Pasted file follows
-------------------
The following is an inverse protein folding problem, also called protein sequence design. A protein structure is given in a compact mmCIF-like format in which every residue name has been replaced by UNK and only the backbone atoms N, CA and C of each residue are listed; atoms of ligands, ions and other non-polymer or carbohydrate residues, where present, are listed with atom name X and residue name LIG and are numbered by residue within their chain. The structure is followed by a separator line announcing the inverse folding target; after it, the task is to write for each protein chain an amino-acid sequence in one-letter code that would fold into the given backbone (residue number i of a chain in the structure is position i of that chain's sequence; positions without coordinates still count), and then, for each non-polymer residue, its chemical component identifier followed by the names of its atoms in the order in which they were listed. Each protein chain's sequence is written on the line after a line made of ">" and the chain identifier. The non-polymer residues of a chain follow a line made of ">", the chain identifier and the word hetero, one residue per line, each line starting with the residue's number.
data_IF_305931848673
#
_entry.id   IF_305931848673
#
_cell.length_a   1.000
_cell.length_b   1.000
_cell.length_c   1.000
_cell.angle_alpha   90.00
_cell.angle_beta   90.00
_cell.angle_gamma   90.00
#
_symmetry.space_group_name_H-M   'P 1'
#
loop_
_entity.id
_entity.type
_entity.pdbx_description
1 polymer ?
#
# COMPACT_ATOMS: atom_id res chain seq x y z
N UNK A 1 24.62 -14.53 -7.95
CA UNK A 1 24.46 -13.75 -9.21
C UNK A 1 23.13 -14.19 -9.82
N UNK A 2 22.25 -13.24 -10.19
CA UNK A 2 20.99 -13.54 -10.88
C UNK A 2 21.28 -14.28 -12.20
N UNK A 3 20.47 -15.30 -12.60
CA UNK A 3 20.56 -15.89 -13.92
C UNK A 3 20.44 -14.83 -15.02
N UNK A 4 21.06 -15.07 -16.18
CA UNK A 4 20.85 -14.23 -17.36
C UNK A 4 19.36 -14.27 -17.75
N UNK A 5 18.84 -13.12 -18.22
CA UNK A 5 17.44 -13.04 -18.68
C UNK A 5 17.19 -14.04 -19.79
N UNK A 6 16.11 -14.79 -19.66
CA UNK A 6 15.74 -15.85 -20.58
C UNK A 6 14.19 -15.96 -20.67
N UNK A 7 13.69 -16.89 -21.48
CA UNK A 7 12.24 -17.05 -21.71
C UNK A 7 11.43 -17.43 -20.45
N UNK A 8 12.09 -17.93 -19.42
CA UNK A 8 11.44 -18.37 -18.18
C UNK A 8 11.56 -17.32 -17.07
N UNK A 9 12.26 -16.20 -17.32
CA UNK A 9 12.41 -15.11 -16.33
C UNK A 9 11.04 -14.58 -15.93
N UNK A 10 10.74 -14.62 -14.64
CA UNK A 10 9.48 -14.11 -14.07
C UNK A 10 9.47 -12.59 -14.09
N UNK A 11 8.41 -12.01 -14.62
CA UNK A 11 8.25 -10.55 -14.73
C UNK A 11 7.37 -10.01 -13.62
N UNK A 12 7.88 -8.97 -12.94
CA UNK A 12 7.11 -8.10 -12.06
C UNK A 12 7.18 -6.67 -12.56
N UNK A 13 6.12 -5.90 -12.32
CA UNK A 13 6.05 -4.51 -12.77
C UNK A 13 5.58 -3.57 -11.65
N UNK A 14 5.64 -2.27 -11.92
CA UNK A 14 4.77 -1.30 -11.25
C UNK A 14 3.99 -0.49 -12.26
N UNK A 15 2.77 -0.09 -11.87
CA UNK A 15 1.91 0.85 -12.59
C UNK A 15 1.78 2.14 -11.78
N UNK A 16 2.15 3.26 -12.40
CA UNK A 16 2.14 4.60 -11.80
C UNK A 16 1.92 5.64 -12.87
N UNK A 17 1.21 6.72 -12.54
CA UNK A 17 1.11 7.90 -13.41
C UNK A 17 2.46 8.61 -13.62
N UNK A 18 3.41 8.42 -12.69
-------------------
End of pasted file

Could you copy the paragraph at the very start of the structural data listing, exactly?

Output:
The following is an inverse protein folding problem, also called protein sequence design. A protein structure is given in a compact mmCIF-like format in which every residue name has been replaced by UNK and only the backbone atoms N, CA and C of each residue are listed; atoms of ligands, ions and other non-polymer or carbohydrate residues, where present, are listed with atom name X and residue name LIG and are numbered by residue within their chain. The structure is followed by a separator line announcing the inverse folding target; after it, the task is to write for each protein chain an amino-acid sequence in one-letter code that would fold into the given backbone (residue number i of a chain in the structure is position i of that chain's sequence; positions without coordinates still count), and then, for each non-polymer residue, its chemical component identifier followed by the names of its atoms in the order in which they were listed. Each protein chain's sequence is written on the line after a line made of ">" and the chain identifier. The non-polymer residues of a chain follow a line made of ">", the chain identifier and the word hetero, one residue per line, each line starting with the residue's number.